The COVID-19 pandemic led to a number of people with disabilities missing health-care appointments due largely to health and safety concerns on transit. But there are measures we can take to provide accessible, disability-affirming care.
While political debates have muddied the water on effective policy options to address toxic drug deaths, we asked a panel of experts what they see as the best path forward to address the ongoing crisis.
What happens when small health-care systems in rural communities begin to unravel? What does it take to rebuild them when they reach a breaking point? We can look to the experience of the community of Marathon in 1996 for a glimpse of the challenge.
Pharmacare has not yet been implemented and the pandemic – and the supply and confidence agreement – only further entrenched Big Pharma’s power in Ottawa. But patients need access to life-saving medications.
Canadians are clearly divided on MAiD based solely on mental illness. From federal laws and legal cases to medical guidelines and published studies in Belgium and the Netherlands, we can make more informed decisions regarding MAiD eligibility for psychiatric patients.
Even though health care in Canada is publicly funded, individuals with low incomes too often face barriers when it comes to accessing health-care services, which can adversely impact their overall health.
There are unhealthy expectations built into the "bogus contract" between doctors and patients that overemphasize the power of medicine. At the same time, we are ignoring the relative importance of the precursors to good health.
Despite the increased availability of mental health resources on university campuses, students with mental-health disabilities have voiced that they aren't aware of what's on offer to them through accessibility services.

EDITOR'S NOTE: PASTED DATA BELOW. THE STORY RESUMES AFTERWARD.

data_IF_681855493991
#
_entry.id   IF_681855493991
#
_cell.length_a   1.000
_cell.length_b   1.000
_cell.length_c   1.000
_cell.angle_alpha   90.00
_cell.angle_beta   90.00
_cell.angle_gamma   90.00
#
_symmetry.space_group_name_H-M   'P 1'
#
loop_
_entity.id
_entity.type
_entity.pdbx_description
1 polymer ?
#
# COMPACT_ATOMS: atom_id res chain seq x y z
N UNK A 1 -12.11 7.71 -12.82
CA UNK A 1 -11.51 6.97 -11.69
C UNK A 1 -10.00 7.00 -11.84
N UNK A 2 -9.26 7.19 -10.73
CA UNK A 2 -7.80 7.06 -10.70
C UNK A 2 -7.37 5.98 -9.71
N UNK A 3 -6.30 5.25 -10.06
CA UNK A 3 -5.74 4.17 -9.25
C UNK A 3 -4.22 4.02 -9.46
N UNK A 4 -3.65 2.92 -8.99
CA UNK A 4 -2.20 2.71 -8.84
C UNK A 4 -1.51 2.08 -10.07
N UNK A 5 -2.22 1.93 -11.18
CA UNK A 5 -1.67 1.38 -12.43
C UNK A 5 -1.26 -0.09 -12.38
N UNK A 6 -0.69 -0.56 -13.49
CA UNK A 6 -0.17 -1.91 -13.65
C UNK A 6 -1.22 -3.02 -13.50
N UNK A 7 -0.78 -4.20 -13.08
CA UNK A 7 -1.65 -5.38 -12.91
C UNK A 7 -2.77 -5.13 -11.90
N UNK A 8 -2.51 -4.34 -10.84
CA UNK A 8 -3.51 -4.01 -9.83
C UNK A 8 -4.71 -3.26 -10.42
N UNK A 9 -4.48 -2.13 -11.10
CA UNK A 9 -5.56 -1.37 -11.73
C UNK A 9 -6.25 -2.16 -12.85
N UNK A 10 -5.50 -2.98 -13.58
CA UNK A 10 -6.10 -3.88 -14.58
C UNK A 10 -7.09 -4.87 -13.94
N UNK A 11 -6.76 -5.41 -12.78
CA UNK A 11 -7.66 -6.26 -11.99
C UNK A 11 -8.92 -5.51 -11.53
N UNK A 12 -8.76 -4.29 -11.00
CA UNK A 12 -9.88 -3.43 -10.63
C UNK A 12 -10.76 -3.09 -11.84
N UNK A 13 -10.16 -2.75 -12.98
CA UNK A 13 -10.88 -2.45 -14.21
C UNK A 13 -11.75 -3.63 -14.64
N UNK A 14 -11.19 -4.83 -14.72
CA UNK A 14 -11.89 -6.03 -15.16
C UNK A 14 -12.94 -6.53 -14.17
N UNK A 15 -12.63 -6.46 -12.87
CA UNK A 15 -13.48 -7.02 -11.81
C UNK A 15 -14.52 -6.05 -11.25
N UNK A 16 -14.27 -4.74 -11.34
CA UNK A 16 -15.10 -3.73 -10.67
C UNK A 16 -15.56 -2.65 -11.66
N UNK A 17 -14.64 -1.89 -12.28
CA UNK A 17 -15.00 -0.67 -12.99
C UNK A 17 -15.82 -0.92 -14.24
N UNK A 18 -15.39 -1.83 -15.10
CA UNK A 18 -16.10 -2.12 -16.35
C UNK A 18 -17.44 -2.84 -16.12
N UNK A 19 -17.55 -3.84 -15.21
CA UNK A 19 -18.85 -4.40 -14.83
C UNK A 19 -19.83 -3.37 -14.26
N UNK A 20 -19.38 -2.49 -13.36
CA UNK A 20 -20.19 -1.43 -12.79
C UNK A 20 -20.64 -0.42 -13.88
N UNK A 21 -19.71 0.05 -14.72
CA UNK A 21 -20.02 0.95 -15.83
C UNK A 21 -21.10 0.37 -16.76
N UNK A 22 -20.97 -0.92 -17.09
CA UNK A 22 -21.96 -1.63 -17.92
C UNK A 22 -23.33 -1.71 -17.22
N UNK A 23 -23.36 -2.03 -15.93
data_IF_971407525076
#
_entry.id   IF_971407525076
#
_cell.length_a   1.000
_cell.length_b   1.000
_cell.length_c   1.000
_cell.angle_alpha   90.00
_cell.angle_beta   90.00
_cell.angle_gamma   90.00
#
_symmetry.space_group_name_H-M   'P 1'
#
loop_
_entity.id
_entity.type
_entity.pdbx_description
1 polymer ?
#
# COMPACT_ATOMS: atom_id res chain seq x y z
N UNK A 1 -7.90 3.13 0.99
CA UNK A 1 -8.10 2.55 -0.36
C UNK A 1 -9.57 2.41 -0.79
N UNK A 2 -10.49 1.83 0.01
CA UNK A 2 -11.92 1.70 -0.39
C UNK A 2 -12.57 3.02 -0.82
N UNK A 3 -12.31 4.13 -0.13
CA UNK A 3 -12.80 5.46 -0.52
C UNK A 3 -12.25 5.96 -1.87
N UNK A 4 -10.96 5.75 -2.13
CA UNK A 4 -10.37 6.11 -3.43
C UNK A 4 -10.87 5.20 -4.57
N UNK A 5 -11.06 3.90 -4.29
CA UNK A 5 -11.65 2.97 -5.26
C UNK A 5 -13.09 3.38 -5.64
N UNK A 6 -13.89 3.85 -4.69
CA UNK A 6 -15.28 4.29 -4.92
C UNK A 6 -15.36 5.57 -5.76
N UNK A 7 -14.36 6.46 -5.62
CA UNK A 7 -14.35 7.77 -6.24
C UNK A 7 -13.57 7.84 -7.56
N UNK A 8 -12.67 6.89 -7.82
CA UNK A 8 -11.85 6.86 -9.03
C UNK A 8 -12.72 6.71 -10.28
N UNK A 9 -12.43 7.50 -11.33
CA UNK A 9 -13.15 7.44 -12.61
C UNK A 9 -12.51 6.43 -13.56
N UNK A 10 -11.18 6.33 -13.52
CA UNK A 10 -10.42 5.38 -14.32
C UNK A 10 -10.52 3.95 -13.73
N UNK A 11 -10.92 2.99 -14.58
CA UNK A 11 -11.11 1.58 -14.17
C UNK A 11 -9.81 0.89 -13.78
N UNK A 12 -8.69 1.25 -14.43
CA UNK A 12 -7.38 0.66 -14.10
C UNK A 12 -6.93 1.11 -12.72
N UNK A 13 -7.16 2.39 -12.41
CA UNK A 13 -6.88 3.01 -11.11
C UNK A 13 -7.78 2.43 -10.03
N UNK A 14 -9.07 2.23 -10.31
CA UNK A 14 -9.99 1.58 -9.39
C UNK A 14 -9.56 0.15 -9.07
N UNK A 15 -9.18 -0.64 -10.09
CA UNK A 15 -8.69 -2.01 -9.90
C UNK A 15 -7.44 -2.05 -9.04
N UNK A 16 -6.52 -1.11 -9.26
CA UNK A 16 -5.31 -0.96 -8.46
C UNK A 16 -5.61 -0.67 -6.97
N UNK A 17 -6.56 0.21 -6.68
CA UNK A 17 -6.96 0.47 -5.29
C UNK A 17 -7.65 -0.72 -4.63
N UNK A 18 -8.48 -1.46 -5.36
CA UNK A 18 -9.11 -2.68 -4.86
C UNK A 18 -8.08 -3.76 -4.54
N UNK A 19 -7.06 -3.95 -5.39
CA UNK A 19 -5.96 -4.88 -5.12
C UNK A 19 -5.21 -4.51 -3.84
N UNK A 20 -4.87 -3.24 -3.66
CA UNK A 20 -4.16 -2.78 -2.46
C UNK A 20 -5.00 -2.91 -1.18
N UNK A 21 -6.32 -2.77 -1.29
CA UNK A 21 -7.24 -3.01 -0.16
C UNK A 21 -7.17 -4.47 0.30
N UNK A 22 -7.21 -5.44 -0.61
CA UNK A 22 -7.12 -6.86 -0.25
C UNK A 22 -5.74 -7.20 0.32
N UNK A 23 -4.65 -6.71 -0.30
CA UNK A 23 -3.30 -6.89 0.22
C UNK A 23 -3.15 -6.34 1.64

"I went from not wanting to be an amputee to really appreciating that I am an amputee. I take pride in the things that it has allowed me to do – travelled the world on the national para-ski racing team and public speaking."
The virtual care industry has boomed in part due to the decline of primary care. But with it has come a host of wellness scams blurring the lines between evidence-based and unproven health-care remedies.
Many of the funding cuts to the uninsured will impact pregnant people. These health cuts are costly - not just to the burdens of the health-care system, but to our sense of humanity and fundamental Canadian values.
Despite being the third most common cause of unintended harm as a result of medical treatment, delirium is still widely misunderstood. This is what the public, patients, and health-care workers all need to know about the condition.
Adding to the list of lifted pandemic policies, Ontario will no longer cover the cost hospital services and physicians fees for the previously uninsured. Without OHIP for these groups, what can we expect to see? Is this the right move? Experts weigh in.
The Royal College of Surgeons of Canada has long received large donations from Canada's biggest bank, RBC. But RBC is also the number one world financier of fossil fuels. One plastic surgeon reflects on the ethics of this relationship.
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